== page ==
The stories behind a fascination with anime

Exploring the appeal of anime for foreign audiences

Junior Kayla Leung shows off her merchandise filled room.

Photo by Kayla Leung

Junior Kayla Leung shows off her merchandise filled room.

Kripa Mayureshwar

Quickly drawn into the world of Japanese anime and  entranced by the animation and complex storylines, junior Kayla Leung has been a fan of anime ever since she had seen fans post about shows online. Through memes, cosplays of characters and other show related content, Leung has changed her opinion of anime from being “nothing special” to becoming an avid watcher.

“I like anime because it has the ability to exaggerate things that would just look ridiculous in live-action [shows],” Leung said. “The way [animators] present the characters and over-exaggerate the features or emotions can only be done through animation. And the plotlines are really, really absurd.”

Leung is just one of the many people who have been hooked into an industry that now brings around 19 billion dollars per year. And according to The Association of Japanese Animations, the worldwide popularity of anime has been steadily increasing since 2012.

Junior Collin Ong’s first anime encounter was with “Pokémon.” Since its creation in 1995, Pokemon has continued to attract many fans, making it the highest-grossing franchise of all time, with $90 billion in total revenue.

“I just find anime overall more interesting than American shows like ‘The Office’ or ‘Friends,’ stuff like that,” Ong said. “‘[Pokemon]’ is just what I grew up watching and also it was used as an escape for me because in first grade I was bullied a lot.”

Junior Collin Ong displays his collectibles on a large bookshelf. (Photo by Collin Ong)

Since Ong’s introduction to anime in kindergarten, it continues to be a large part of his life today. Ong currently takes Japanese at school, has started a “YuGiOh” –– a card game and anime –– club during his time at Kennedy MS and is currently a member of Anime Club at MVHS.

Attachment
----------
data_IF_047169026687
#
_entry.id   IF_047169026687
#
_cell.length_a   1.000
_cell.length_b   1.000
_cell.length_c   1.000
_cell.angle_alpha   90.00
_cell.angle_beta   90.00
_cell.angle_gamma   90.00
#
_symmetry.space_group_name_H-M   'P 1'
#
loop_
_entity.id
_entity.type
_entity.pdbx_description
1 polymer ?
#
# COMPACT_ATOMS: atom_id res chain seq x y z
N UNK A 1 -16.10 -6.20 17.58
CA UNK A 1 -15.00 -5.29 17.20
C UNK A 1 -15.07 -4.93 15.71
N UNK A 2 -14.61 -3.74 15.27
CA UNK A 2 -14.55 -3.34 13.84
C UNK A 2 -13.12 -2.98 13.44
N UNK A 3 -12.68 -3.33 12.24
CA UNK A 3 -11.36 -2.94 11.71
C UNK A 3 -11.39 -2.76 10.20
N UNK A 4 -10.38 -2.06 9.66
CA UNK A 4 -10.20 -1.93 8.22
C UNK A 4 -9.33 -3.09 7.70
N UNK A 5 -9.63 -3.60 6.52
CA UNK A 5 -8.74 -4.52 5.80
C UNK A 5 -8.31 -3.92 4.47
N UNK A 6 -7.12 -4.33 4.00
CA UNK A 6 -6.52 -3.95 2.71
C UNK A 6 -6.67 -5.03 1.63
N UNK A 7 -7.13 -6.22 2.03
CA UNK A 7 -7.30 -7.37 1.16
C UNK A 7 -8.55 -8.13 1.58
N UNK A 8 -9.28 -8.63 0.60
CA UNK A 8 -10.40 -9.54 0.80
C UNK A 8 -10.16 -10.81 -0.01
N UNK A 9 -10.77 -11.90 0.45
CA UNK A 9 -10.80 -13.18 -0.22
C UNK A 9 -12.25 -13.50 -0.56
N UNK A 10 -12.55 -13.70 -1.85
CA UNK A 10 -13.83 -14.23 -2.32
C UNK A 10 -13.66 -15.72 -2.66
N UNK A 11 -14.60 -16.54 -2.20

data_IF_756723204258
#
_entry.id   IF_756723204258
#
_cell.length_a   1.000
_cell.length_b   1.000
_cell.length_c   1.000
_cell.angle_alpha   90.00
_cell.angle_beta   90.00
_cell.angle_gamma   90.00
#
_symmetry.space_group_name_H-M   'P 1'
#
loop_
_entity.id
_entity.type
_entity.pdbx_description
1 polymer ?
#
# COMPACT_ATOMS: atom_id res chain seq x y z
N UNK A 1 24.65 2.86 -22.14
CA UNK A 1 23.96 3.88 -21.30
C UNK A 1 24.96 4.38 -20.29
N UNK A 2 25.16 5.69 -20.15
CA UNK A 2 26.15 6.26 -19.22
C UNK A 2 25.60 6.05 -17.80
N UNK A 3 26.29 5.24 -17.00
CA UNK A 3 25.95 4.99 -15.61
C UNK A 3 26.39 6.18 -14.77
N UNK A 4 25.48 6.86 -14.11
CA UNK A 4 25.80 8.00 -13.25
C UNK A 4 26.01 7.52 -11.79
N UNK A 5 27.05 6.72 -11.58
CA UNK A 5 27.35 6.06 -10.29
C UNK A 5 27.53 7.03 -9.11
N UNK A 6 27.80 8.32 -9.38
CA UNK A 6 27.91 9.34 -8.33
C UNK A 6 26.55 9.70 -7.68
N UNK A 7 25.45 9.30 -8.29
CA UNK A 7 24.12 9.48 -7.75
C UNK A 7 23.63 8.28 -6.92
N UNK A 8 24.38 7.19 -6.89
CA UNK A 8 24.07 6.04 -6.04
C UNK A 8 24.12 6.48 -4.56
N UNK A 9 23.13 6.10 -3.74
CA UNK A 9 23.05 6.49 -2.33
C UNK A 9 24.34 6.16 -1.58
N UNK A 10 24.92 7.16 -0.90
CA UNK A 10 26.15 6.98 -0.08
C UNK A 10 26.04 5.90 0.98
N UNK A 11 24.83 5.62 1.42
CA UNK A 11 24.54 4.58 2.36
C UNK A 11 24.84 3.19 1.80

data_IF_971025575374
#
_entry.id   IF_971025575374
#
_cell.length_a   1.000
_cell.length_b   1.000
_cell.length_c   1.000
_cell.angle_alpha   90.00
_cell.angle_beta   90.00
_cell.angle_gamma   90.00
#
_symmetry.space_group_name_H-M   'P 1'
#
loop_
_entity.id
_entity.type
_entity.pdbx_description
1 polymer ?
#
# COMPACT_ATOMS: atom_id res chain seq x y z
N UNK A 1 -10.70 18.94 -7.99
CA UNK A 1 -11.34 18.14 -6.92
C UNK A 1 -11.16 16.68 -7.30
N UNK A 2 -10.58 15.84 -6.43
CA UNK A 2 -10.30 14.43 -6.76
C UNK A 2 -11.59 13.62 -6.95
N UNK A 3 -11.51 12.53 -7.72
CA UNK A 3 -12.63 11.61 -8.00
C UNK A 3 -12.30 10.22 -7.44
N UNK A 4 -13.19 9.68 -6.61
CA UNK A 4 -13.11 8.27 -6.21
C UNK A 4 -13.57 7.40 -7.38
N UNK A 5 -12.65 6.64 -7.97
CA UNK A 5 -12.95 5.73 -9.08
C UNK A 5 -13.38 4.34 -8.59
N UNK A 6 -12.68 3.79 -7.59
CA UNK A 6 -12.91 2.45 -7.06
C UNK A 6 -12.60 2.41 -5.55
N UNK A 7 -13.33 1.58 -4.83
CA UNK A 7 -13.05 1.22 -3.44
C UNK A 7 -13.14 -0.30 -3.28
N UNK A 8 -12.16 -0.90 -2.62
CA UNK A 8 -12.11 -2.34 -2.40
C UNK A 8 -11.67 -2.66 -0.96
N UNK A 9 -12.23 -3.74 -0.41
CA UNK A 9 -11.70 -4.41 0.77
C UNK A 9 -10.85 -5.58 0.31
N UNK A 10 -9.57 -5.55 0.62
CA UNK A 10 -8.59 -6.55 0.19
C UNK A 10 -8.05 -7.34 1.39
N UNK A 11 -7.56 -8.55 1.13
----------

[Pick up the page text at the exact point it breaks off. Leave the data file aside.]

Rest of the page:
Similarly, President of Anime Club, senior Charlie Jyu, began watching anime when he was much younger, in sixth grade. After joining the very small club during his freshman year, Jyu has assumed officer positions in the following years and aims to expand the club as the current president.

“When I joined in my freshman year, the anime club was actually really small,” Jyu said. “I had never heard of it before, and a lot of students had never heard of it. This year I’m continuing as president, trying to make the club better [and] more popular and invite as many people as possible.”

Although Jyu’s aim is to introduce more students to anime, he notes that they are not the only people it is meant for. Leung agrees, even though the majority of anime’s audience is made up of teenagers, that anime is made for all generations. It encompasses a variety of genres, as opposed to American cartoons that she finds are targeted at children and have shallow plotlines.

“[Anime is] more intriguing rather than just animals with faces and weird accents talking and screwing around,” Leung said. “It covers heavier topics, like [the movie] Grave of the Fireflies, which covers a story about two children that lost their mother in World War Two and then have to survive on their own.”

[Anime is] more intriguing rather than just animals with faces and weird accents talking and screwing around. It covers heavier topics, like [the movie] Grave of the Fireflies, which covers a story about two children that lost their mother in World War Two and then have to survive on their own.”

— Kayla Leung

From Ong’s perspective, people who don’t watch anime may have negative views about it due to their limited knowledge of what it really entails. Just like Western TV, anime has many genres, ranging from sports to family friendly or mature themes. Both Ong and Leung feel that anime attracts a large following because of its versatility, and because there is so much variety in anime, people can find niches they relate to. Anime is more than just a source of entertainment for Leung, and it has led to her being able to talk to more people.

“I’ve definitely bonded [with other people] through a common interest in anime because there’s this deeper level of storytelling for the characters that you can only get through animation, and you can’t reach through actual actors,” Leung said. “There’s something about the characters that makes them so much more easy to like compared to real-life actors. You kind of form a bond with the characters.”